Healthy Stress- Busting

This was my first full week back at work after a glorious two- week vacation. It’s summer and the schedule’s been light, but there’s still lab results and paperwork to catch up with. And, we had the orientation for the first year medical  student interviewing and communications skills course I help teach. 

So when my Thursday home with the kids rolled around, I felt guilty. 

And, the news. Lord, the news. Horror after horror, heaps of hate and ignorance and violence, and I’m not only referring to the Republican National Convention. 

We protect our kids from the news nowadays. We also want to model for them how to manage stress and anxiety, how to clear the mind of noxious thoughts and negative emotions. They’re going to need those skills. 

And so we headed to a nearby bike trail for some scientifically sound, evidence- based, free and effective medical treatment. 

These kids blew me away. They are essentially novice bicyclists (these “real” bikes are brand- spanking new). It was 88 degrees and sunny, and they had never ridden bikes for more a few blocks. 

They biked a total of 4.5 miles! Midway, there’s a wonderful little watering hole, a fountain park for little ones to run through and cool off. They scooted joyfully in and out of water shoots laughing, so happy, rejuvenated. 

How I SO wanted to scoot through the shoots too (I ran alongside them as they rode). But just watching them,  I felt so much better, knowing we were doing the exactly right thing for a Thursday in July in the world today. 

Beach Inertia

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It took a full week of vacation before I was really on vacation. C’mon, I’m not the only working zombie on the beach who just keeps chugging through emails, logging into the office, adding my two cents’ worth here and there, unable to just let it go, dammit…. Die, working zombie, die!

But seven days in, when my most complex patient was well tucked in to her new oncology bed (handed off to a solid team), and there were no more acute results or possible surprises (like, a few days in, whoops! positive urine culture!) and my opinion on anything just didn’t seem to matter so much, I actually started to relax.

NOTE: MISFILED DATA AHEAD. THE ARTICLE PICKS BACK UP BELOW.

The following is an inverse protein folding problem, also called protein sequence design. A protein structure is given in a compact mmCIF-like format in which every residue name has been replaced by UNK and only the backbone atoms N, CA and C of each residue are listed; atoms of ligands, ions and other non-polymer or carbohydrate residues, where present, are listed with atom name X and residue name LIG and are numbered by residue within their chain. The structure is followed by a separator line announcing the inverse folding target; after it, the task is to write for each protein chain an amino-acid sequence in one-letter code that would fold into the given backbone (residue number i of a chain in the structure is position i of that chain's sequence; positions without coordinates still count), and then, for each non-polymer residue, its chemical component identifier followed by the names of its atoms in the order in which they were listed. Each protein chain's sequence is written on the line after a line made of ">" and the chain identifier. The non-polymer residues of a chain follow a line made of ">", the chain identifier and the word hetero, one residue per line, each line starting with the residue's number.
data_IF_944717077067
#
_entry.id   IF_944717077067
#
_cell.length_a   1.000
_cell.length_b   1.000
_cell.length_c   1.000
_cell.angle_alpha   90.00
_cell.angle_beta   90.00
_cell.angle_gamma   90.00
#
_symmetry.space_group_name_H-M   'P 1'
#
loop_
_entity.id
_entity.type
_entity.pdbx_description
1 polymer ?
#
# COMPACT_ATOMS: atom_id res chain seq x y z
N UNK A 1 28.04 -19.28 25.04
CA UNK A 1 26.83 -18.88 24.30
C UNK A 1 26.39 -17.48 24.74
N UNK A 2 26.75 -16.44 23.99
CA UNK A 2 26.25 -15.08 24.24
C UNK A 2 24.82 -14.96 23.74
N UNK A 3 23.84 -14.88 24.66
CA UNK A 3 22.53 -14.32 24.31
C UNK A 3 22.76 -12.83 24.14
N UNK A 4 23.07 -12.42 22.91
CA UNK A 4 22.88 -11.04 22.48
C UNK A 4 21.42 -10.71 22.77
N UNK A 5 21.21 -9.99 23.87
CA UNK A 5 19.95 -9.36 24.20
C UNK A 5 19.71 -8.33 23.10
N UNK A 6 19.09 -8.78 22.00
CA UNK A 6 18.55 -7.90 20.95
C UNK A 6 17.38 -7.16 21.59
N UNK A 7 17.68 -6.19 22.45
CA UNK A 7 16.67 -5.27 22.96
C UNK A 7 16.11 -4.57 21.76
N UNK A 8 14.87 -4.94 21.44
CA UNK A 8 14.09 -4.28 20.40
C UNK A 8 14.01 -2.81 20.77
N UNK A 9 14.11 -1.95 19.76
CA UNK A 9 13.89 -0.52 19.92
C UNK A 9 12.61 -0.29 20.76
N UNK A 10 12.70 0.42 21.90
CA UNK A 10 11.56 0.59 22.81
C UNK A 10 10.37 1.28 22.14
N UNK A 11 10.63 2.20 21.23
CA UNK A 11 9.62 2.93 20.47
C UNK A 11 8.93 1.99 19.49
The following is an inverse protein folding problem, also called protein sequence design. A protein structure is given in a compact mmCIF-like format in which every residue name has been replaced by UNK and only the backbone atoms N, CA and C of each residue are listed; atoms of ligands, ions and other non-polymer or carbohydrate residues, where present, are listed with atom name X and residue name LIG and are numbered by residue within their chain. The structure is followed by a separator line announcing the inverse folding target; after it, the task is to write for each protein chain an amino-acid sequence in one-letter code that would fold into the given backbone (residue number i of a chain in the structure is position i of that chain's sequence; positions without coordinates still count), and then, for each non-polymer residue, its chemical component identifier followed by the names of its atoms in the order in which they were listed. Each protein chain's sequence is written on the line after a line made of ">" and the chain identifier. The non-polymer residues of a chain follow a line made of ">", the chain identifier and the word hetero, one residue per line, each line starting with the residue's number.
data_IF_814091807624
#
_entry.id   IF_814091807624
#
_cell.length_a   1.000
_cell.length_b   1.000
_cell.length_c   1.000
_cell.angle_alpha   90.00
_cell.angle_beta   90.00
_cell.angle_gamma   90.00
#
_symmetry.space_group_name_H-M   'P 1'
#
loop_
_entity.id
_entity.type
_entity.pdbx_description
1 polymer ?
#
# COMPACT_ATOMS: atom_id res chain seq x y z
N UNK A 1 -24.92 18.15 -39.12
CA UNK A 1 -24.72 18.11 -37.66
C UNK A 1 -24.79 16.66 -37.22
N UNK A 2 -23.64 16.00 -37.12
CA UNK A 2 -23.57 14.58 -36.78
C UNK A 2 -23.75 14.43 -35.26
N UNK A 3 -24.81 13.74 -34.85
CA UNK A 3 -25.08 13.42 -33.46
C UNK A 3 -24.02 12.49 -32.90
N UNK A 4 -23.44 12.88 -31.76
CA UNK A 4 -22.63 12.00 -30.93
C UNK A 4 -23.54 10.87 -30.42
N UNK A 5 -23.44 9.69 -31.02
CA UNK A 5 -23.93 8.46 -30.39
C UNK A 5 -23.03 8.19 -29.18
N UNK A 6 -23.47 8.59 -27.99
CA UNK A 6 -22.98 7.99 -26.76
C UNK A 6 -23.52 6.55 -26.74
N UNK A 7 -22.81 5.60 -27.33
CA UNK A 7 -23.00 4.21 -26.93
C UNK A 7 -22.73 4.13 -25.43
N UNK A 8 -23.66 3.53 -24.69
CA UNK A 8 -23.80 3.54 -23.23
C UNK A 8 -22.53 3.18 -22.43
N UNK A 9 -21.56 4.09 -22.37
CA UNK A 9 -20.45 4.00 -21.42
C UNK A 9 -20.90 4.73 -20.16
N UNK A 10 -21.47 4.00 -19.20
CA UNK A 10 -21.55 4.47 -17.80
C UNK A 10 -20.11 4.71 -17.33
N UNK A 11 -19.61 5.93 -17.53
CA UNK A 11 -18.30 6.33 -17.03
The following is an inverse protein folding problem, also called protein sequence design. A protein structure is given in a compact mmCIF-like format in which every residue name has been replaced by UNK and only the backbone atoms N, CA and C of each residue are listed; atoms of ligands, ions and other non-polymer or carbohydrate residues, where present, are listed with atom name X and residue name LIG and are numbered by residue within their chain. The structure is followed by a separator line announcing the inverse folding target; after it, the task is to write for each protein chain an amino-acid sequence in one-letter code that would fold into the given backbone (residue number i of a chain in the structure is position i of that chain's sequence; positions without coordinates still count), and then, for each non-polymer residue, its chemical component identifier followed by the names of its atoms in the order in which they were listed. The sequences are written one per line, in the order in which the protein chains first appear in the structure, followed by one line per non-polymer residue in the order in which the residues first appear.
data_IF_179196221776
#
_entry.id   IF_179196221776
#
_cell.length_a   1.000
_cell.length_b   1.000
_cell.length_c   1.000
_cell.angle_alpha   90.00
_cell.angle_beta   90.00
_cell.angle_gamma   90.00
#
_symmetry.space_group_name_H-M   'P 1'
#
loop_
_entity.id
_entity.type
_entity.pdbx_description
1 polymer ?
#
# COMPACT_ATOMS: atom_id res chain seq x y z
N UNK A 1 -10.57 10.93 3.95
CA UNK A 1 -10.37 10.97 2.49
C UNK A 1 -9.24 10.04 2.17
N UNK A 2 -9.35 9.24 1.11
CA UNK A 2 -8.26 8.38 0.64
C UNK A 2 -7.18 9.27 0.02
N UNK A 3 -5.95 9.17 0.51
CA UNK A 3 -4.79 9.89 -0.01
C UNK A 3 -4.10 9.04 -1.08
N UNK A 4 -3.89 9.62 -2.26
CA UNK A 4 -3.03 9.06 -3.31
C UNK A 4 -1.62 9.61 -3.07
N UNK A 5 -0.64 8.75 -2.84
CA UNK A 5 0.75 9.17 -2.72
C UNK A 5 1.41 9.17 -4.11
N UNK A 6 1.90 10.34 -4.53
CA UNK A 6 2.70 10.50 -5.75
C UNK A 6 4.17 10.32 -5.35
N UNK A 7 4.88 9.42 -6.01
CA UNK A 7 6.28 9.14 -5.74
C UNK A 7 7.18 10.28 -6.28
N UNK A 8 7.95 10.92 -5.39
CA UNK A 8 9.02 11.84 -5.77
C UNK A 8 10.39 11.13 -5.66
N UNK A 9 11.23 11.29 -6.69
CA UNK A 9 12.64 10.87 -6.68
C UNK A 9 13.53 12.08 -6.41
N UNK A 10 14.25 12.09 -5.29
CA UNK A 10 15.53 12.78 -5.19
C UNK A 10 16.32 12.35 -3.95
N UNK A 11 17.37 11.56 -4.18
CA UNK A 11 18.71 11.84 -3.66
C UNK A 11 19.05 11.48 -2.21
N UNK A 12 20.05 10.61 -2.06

Damn that news app on my iPhone, though. Horror after horror, another mass shooting, another terror attack, hatred and racism and extremism… It’s all very important and there is so much to SAY.

But even with days and days off, even with each news story creating emotion and opinion and ideas inside me, I could not write even one word about it.

Like that dream we all have when we’re running but our legs feel heavy and jellylike, and we can’t actually get anywhere, I just haven’t been able to write. I’m calling it beach inertia, a dreamlike state where one is aware of events, and knows logically what one must do, but any attempt to do so requires painful, massive effort yet yields no result, and so one reaches for that last chilled seltzer in the cooler bag instead.

Of course the days have been filled to the brim with the kids. Let’s face it, when you are one of two adults in charge of two young children, vacation is in quotation marks. But truly there was time, a lot of time where I could have cradled my laptop in the hammock or after dark, and I did not.

Back to work and the grind tomorrow, and I expect a relapse of the writing virus as well.

 

 

*This photo was taken at Skaket Beach, in Orleans, MA, at low tide.

Creature Beach

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This past week has been chock full of Cape-Coddy type adventures, but the favorite so far is the salt marsh beach down the street. Just as Babyboy’s anticipatory book predicted, there are many creatures at this beach. Give each kid a net and they’re off for hours of creepy crawly wiggly squiggly fun, even in a light rain. The only doctor take I have on this is my anxiety secondary to the large sign posted at the march which states “No swimming zone: High bacteria count”. So, what does that mean? No face in the water? There are a hundred small children with nets and buckets roaming the march, families kayaking, babies splashing.